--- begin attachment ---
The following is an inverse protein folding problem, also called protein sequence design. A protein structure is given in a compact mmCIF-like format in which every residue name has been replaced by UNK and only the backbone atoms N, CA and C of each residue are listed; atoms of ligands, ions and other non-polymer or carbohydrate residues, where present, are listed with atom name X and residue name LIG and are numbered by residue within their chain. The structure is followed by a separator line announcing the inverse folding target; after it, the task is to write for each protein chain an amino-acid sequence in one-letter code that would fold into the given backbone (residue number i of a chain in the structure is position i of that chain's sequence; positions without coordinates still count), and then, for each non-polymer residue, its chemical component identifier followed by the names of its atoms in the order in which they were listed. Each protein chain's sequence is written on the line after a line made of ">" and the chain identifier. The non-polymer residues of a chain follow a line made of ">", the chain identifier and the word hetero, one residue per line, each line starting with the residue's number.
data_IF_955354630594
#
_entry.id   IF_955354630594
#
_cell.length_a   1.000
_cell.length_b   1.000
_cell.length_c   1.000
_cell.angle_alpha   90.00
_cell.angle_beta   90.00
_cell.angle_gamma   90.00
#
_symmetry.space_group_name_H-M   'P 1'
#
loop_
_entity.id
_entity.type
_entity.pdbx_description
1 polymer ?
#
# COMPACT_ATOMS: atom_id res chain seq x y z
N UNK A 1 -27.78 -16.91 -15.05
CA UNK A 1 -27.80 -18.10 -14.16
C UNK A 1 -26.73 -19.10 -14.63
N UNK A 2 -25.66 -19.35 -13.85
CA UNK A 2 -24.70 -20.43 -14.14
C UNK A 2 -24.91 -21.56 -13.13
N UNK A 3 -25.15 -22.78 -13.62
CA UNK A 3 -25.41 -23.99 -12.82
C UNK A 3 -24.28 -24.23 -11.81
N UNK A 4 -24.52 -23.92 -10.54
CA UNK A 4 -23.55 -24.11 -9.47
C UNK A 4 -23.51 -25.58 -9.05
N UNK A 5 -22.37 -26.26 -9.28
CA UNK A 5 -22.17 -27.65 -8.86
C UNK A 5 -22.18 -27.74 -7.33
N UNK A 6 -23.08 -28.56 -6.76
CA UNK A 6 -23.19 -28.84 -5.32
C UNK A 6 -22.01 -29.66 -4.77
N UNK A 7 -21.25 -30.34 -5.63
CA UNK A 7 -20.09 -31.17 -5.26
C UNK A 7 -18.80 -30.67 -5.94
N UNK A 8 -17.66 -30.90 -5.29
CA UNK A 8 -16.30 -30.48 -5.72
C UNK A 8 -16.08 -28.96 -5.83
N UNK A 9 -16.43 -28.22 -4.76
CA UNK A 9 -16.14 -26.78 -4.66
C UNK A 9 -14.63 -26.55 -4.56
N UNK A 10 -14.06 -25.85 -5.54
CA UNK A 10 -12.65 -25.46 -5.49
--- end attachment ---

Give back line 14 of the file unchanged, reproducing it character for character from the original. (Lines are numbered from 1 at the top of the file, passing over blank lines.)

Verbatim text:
#